9. Such words, you may imagine, strongly excited my curiosity; but the paroxysm of grief that had seized the stranger overcame his weakened powers....
    10. Strange and harrowing must be his story.

    Part II: Determining the Meaning Match the vocabulary words to their dictionary definitions.

    _________1. dilate A. spasm, convulsion
    _________2. odious B. children, offspring
    _________3. progeny C. thin, wasted
    _________4. expedient D. expand
    _________5. capacious E. distressing, agonizing
    _________6. ardent F. passionate, enthusiastic
    _________7. emaciated G. suitable, practical
    _________8. wretched H. hateful
    _________9. paroxysm I. miserable
    _________10. harrowing J. spacious, roomy
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    Vocabulary - Frankenstein Chapters 6-9
    Part I: Using Prior Knowledge and Contextual Clues
    Below are the sentences in which the vocabulary words appear in the text. Read the sentence. Use any clues you can find in the sentence combined with your prior knowledge, and write what you think the underlined words mean in the space provided.

    1. He looks upon study as an odious fetter; his time is spent in the open air, climbing the hills or rowing on the lake.
    2. The blue lake, the snow-clad mountains, they never change; and I think our placid home, and our contented hears are regulated by the same immutable laws.
    3. The poor woman was very vacillating in her repentance.
    4. We passed a fortnight in these perambulations: my health and spirits had long been restored, and they gained additional strength from the salubrious air I breathed, the natural incidents of our progress, and the conversation of my friend.
    5. Alas! I had turned loose into the world a depraved wretch, whose delight was in carnage and misery; had he not murdered my bother?
    6. Justine also was a girl of merit, and possessed qualities which promised to render her life happy: now all was to be obliterated in an ignominious grave; and I the cause! 7. ...but fear, and hatred of the crime of which they supposed her guilty, rendered them timorous, and unwilling to come forward.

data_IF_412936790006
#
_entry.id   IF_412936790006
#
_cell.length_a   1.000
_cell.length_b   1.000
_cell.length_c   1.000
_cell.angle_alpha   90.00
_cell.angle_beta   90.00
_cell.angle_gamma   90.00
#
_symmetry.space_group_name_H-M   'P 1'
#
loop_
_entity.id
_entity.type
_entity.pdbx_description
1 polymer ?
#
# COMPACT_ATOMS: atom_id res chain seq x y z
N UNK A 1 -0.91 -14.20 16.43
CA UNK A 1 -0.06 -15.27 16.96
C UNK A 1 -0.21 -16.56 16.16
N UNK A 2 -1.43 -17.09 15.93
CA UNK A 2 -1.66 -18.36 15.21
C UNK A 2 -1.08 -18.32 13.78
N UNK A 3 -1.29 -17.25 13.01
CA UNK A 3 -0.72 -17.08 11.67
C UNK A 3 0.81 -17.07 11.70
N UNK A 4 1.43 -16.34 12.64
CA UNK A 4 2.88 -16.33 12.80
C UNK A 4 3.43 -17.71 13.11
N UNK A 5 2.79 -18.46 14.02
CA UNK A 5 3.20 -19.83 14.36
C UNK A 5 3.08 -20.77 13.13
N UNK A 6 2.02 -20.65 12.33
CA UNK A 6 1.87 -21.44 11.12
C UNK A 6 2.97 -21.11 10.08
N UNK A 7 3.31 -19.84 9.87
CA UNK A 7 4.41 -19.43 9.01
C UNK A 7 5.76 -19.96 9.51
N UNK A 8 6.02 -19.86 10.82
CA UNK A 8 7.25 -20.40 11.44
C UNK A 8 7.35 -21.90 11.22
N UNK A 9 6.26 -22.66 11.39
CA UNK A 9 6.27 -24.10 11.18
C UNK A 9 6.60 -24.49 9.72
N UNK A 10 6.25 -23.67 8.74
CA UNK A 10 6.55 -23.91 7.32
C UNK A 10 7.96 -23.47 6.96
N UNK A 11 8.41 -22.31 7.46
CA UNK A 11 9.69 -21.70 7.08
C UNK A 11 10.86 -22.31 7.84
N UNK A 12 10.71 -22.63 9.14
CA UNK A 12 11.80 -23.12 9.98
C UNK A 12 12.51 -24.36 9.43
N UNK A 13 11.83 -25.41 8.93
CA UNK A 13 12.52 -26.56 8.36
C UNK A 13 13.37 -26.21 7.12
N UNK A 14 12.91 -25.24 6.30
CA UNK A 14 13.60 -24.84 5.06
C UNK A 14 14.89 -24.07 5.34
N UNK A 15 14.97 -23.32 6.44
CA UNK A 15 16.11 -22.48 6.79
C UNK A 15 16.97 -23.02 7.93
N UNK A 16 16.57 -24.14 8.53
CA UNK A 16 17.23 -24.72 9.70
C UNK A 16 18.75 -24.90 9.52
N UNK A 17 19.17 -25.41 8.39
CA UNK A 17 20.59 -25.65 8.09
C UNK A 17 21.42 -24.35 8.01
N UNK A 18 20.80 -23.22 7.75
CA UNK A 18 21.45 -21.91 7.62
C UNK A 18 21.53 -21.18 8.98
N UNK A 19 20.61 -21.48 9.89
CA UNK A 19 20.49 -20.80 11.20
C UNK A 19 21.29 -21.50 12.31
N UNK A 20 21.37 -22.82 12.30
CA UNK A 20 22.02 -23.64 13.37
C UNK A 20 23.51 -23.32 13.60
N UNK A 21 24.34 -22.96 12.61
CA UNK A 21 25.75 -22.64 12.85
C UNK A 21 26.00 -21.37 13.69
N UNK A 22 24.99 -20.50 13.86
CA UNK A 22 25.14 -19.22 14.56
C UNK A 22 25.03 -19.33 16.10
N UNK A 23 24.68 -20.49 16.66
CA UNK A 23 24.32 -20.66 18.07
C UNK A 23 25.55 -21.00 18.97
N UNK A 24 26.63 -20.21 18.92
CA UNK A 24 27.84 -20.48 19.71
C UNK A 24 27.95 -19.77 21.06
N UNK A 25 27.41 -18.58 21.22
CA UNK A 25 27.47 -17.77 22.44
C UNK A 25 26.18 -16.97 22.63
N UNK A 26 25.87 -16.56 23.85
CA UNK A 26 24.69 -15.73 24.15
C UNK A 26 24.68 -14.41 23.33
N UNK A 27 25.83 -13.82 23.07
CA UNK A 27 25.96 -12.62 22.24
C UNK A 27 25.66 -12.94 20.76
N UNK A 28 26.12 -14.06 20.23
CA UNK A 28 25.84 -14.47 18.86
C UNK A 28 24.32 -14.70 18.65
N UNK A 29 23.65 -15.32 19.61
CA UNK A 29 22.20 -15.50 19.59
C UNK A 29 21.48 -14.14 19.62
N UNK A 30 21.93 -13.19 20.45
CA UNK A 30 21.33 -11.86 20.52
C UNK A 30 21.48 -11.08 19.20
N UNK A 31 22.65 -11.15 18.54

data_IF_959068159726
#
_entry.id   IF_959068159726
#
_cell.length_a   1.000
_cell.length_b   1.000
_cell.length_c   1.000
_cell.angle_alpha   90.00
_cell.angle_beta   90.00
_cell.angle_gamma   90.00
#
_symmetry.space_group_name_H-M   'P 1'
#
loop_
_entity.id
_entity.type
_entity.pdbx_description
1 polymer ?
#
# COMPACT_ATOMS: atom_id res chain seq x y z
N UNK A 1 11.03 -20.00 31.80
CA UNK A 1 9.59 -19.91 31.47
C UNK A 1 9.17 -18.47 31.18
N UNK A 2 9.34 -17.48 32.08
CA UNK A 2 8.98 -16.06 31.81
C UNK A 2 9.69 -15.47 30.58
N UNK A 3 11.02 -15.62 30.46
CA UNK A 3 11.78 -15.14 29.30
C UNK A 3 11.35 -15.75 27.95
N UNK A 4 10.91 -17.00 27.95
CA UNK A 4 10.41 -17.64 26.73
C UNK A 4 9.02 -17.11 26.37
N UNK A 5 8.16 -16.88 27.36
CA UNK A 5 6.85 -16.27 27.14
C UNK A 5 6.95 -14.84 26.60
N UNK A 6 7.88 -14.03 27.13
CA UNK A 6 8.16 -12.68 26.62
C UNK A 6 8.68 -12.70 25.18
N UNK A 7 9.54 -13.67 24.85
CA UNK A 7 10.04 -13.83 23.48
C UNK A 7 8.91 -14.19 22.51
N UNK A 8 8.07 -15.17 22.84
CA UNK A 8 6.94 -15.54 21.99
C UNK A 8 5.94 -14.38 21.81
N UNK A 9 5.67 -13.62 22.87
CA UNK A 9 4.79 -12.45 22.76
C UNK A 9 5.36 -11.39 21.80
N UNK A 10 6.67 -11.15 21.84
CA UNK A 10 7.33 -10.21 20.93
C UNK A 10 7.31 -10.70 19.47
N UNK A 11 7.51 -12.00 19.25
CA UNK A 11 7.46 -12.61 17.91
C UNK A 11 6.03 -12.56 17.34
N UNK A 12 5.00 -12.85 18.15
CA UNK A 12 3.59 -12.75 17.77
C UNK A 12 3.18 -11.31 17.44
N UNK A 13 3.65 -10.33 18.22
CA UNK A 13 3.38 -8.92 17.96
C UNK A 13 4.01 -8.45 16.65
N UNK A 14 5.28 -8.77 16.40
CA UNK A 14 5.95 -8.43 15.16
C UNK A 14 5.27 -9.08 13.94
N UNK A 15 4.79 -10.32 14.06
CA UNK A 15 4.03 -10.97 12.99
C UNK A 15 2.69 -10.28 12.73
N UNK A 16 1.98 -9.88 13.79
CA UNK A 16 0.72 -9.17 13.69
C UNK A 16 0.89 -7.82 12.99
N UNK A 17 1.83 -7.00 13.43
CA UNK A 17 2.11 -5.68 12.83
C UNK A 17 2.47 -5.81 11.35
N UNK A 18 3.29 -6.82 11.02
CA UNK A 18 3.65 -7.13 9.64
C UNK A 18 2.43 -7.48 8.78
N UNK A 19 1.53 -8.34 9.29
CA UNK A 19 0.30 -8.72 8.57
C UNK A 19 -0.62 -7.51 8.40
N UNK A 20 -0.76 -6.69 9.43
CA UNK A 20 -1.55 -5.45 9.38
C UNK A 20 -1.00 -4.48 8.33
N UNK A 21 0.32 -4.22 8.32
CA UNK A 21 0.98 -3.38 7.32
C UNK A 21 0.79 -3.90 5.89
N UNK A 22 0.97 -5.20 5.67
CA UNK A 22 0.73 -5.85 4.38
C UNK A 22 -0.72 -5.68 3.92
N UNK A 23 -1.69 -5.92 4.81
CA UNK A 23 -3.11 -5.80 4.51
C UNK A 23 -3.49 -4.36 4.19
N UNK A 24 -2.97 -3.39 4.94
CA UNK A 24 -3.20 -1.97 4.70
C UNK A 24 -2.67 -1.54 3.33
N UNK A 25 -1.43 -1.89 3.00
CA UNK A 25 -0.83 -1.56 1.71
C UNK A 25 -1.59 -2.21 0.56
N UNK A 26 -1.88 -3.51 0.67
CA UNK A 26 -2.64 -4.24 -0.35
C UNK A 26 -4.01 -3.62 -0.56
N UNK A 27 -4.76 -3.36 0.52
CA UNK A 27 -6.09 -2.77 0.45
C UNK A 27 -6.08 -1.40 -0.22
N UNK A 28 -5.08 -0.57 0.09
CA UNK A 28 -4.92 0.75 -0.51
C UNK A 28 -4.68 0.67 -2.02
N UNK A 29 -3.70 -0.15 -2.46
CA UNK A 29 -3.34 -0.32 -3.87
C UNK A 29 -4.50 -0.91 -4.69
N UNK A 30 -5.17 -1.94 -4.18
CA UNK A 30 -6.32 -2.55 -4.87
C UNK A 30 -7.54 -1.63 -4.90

7. He threatened excommunication and hell fire in my last moments, if I continued obdurate.
    8. Dear lady, I had none to support me; all looked on me as a wretch doomed to ignominy and perdition.
    9. ...happy beyond his hopes, if this inexorable fate be satisfied, and if the destruction pause before the peace of the grave have succeeded to your sad torments.


    Part II: Determining the Meaning Match the vocabulary words to their dictionary definitions.

    __ 1. fetter A. destruction of life
    ___ 2. immutable B. relentless, unyielding
    ___ 3. vacillating C. shackle
    ___ 4. salubrious D. disgraceful
    ___ 5. carnage E. damnation, complete ruin
    ___ 6. ignominious F. unchanging
    ___7. timorous G. fearful
    ___8. obdurate H. fluctuating, wavering
    ___9. perdition I. stubborn
    ___10. inexorable J. healthful
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    Thanks, rockzmom!
    It's very interesting. I always enjoy vocabulary tests, because you can often guess the meaning without actually knowing the word.

    Do you know what criteria are usually used when compiling this kind of lists? I see a lot of "difficult" or obscure words, while some of them seem very common (like placid or decisive).

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    Quote Originally Posted by gRomoZeka View Post
    Thanks, rockzmom! It's very interesting. I always enjoy vocabulary tests, because you can often guess the meaning without actually knowing the word.
    Good to know... I will try and obtain some others and post them.
    Quote Originally Posted by gRomoZeka View Post
    Do you know what criteria are usually used when compiling this kind of lists? I see a lot of "difficult" or obscure words, while some of them seem very common (like placid or decisive).
    I don't know the answer to that one but I can tell you that when I was helping her study last night... I didn't know a number of the words or even how to begin to pronounce them!! A few of them I actually remembered from Pride and Prejudice:
    Mr. Darcy: I love you. Most ardently. Please do me the honor of accepting my hand.
    Elizabeth Bennet: Do you deny it, Mr.Darcy? That you seperated a young couple who loved each other, exposing your friend to the censure world of caprice and *my sister* to derision and dissapointed hopes, involving them both in acute misery of the worst kind and..
    Caroline Bingley: How many letters you must have occasion to write in the course of the year! Letters of business too! How odious I should think them!'
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    Thanks for the examples! I had to check the words "caprice" and "odious" in my dictionary. and...
    It turned out we actually have these words in Russian, and they are pretty common. I did not recognize them immediately because I was confused by the unfamiliar spelling.

    Caprice (каприз = kapriz) is pronounced almost the same way, only with 'z' and is one of the most popular Russian words for "a whim".
    Odious (одиозный = odiozny) means roughly the same and used mostly in reference to famous historical figures (politics and such). It's a "highbrow" word, but it's often used in media.

    Isn't Russian cool?